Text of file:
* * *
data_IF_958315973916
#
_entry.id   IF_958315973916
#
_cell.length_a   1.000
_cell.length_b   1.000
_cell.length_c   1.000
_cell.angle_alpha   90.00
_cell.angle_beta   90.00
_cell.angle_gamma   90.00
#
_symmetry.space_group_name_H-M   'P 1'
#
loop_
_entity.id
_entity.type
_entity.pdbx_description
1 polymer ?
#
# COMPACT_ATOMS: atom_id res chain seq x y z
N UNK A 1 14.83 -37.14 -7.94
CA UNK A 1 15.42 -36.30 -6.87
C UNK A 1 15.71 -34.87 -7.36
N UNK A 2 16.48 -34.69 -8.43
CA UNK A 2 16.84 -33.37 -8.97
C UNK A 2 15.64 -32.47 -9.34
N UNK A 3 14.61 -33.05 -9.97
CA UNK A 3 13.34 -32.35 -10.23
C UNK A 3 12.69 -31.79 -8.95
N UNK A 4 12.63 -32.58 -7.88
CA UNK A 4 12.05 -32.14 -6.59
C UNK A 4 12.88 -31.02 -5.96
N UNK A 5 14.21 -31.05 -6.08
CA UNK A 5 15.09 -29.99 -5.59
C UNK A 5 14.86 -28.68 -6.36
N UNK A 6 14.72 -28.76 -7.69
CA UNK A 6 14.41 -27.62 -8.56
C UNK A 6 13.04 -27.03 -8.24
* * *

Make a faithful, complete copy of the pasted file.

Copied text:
data_IF_958315973916
#
_entry.id   IF_958315973916
#
_cell.length_a   1.000
_cell.length_b   1.000
_cell.length_c   1.000
_cell.angle_alpha   90.00
_cell.angle_beta   90.00
_cell.angle_gamma   90.00
#
_symmetry.space_group_name_H-M   'P 1'
#
loop_
_entity.id
_entity.type
_entity.pdbx_description
1 polymer ?
#
# COMPACT_ATOMS: atom_id res chain seq x y z
N UNK A 1 14.83 -37.14 -7.94
CA UNK A 1 15.42 -36.30 -6.87
C UNK A 1 15.71 -34.87 -7.36
N UNK A 2 16.48 -34.69 -8.43
CA UNK A 2 16.84 -33.37 -8.97
C UNK A 2 15.64 -32.47 -9.34
N UNK A 3 14.61 -33.05 -9.97
CA UNK A 3 13.34 -32.35 -10.23
C UNK A 3 12.69 -31.79 -8.95
N UNK A 4 12.63 -32.58 -7.88
CA UNK A 4 12.05 -32.14 -6.59
C UNK A 4 12.88 -31.02 -5.96
N UNK A 5 14.21 -31.05 -6.08
CA UNK A 5 15.09 -29.99 -5.59
C UNK A 5 14.86 -28.68 -6.36
N UNK A 6 14.72 -28.76 -7.69
CA UNK A 6 14.41 -27.62 -8.56
C UNK A 6 13.04 -27.03 -8.24